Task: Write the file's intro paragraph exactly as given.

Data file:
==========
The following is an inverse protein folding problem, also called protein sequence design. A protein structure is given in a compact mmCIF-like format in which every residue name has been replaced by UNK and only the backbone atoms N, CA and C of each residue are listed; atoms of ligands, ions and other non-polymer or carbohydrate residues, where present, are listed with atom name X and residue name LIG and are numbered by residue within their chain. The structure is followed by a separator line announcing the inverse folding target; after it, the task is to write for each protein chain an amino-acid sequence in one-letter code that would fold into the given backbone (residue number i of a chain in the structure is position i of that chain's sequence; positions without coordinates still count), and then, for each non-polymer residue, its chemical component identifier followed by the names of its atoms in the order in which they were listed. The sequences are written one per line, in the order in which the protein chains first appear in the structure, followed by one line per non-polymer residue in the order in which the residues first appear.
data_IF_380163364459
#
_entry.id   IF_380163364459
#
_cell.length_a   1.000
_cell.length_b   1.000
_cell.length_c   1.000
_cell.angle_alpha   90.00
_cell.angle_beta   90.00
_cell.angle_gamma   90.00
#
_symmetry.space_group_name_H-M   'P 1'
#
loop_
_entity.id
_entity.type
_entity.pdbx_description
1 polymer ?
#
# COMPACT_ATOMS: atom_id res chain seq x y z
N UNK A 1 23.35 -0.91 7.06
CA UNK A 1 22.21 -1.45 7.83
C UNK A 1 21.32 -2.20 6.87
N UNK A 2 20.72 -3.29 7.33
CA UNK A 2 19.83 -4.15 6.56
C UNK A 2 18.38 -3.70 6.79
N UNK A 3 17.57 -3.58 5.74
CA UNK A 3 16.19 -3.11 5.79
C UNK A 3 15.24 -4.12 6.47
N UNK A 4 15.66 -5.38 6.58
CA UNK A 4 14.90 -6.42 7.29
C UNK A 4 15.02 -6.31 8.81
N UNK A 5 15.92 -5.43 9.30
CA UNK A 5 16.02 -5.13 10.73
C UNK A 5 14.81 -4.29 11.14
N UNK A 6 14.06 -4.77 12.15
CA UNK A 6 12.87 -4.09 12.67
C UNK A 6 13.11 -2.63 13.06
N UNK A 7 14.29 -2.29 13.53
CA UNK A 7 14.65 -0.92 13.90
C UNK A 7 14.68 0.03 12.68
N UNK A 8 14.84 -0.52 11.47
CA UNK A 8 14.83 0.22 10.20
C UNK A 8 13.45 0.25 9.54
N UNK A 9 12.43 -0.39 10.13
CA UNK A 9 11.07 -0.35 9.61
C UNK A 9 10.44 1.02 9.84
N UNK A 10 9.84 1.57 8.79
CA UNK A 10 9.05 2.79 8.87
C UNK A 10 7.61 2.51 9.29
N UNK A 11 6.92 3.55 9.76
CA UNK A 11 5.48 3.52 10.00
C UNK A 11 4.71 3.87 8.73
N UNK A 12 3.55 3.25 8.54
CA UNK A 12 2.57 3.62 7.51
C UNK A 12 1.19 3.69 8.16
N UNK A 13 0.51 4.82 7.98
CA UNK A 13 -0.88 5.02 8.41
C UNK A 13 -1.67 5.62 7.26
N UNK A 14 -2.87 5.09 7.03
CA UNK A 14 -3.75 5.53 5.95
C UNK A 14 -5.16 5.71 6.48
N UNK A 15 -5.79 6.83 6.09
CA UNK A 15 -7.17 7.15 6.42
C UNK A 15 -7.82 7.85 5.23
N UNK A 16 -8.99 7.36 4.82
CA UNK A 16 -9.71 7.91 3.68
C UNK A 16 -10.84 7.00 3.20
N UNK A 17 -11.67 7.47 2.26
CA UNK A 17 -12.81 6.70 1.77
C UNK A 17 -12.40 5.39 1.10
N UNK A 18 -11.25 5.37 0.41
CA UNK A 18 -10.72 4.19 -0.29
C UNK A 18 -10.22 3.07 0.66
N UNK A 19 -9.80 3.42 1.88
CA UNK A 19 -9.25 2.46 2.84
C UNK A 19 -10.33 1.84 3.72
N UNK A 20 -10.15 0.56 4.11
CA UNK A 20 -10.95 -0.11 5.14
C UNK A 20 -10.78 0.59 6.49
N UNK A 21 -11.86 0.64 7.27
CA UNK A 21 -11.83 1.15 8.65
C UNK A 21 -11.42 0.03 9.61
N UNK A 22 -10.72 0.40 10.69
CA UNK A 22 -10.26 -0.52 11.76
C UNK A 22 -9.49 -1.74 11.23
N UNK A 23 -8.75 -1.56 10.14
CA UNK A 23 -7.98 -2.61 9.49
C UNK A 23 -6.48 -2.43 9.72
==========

The following is an inverse protein folding problem, also called protein sequence design. A protein structure is given in a compact mmCIF-like format in which every residue name has been replaced by UNK and only the backbone atoms N, CA and C of each residue are listed; atoms of ligands, ions and other non-polymer or carbohydrate residues, where present, are listed with atom name X and residue name LIG and are numbered by residue within their chain. The structure is followed by a separator line announcing the inverse folding target; after it, the task is to write for each protein chain an amino-acid sequence in one-letter code that would fold into the given backbone (residue number i of a chain in the structure is position i of that chain's sequence; positions without coordinates still count), and then, for each non-polymer residue, its chemical component identifier followed by the names of its atoms in the order in which they were listed. The sequences are written one per line, in the order in which the protein chains first appear in the structure, followed by one line per non-polymer residue in the order in which the residues first appear.